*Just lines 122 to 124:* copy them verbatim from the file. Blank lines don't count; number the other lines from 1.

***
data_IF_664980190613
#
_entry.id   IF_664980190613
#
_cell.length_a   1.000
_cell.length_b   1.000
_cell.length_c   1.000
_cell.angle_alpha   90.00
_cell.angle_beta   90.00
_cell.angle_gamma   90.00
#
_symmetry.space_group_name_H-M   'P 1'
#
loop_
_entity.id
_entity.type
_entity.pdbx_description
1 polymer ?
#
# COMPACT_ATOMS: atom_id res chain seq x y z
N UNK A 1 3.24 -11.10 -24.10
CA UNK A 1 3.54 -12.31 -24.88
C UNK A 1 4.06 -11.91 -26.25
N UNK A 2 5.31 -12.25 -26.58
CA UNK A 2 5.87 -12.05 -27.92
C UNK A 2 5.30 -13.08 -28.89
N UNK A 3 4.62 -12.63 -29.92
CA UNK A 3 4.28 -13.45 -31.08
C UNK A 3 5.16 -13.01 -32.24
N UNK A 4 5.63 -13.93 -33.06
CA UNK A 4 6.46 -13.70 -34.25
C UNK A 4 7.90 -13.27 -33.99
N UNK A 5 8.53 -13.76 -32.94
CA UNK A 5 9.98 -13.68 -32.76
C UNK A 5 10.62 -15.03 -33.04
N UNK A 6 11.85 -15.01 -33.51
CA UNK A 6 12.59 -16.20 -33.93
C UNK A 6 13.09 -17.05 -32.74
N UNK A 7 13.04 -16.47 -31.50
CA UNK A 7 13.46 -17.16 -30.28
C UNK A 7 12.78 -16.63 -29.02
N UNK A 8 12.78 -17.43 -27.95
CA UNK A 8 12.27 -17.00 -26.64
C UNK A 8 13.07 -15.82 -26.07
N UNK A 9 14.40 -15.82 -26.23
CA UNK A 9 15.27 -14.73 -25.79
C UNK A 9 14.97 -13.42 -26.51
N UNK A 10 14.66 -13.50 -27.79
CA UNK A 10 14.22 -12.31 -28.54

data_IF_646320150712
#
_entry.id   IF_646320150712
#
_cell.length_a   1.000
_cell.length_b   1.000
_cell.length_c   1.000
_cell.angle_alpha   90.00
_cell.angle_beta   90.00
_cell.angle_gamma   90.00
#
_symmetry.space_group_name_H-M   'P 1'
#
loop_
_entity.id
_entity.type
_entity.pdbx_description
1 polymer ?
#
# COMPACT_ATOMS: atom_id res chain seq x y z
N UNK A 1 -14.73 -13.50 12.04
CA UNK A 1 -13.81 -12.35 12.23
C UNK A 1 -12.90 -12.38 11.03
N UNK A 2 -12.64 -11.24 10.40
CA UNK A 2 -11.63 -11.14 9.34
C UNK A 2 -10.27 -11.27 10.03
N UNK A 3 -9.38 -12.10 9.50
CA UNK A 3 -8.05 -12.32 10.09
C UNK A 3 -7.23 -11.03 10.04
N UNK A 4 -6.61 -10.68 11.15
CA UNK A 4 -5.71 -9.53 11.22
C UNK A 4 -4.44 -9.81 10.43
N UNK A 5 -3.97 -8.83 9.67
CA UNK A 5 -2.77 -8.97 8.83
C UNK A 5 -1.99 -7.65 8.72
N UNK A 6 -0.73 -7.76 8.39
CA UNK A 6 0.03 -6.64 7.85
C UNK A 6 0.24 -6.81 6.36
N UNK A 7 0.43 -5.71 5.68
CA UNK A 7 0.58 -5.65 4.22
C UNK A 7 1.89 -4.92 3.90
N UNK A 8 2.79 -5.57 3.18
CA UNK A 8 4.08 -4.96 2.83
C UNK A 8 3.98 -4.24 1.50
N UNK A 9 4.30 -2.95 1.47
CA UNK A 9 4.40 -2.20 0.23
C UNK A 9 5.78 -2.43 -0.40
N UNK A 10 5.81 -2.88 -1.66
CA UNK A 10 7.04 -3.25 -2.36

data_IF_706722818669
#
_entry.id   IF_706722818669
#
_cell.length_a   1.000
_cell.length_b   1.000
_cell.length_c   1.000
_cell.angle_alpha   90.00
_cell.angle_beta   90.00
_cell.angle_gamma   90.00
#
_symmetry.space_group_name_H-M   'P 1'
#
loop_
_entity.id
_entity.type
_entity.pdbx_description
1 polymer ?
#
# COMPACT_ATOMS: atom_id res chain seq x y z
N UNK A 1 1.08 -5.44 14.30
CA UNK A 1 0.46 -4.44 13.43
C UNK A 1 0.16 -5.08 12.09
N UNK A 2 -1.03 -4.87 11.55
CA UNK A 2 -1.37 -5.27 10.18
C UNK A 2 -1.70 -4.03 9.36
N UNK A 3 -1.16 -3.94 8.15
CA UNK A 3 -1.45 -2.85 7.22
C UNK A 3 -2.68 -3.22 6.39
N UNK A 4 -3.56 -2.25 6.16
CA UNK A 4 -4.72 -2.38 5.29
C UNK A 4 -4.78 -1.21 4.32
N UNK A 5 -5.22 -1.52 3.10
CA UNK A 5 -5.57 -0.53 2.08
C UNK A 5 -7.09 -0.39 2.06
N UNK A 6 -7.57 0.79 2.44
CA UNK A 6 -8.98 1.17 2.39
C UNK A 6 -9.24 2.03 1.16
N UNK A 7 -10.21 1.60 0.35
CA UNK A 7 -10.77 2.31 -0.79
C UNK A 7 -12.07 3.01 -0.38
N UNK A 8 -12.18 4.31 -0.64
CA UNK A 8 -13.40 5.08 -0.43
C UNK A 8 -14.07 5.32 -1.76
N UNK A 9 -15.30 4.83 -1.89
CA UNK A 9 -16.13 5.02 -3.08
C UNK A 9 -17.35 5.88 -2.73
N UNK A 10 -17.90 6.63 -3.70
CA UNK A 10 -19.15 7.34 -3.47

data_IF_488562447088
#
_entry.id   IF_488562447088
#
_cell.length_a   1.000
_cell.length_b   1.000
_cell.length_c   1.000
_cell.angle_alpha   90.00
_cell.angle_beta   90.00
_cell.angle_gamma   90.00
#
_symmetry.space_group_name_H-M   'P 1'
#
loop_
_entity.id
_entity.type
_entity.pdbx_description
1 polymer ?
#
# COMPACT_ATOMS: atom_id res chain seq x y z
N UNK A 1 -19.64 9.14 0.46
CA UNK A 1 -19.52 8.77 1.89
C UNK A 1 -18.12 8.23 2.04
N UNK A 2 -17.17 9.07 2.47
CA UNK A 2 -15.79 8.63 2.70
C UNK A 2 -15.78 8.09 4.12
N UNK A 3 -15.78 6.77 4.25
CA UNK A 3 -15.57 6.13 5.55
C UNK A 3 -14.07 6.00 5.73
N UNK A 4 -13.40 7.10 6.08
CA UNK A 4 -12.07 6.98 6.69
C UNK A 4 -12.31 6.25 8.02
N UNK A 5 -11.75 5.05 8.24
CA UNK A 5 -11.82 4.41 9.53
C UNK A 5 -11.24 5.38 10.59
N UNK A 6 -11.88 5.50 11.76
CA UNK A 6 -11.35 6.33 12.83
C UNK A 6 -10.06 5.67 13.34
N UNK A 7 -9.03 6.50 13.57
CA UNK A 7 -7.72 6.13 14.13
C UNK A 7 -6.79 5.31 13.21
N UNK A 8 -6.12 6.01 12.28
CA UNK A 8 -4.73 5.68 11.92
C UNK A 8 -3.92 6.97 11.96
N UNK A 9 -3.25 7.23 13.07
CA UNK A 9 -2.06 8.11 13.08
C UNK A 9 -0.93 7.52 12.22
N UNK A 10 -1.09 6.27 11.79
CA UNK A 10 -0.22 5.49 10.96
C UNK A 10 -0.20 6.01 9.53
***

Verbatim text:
N UNK A 2 -1.03 -4.87 11.55
CA UNK A 2 -1.37 -5.27 10.18
C UNK A 2 -1.70 -4.03 9.36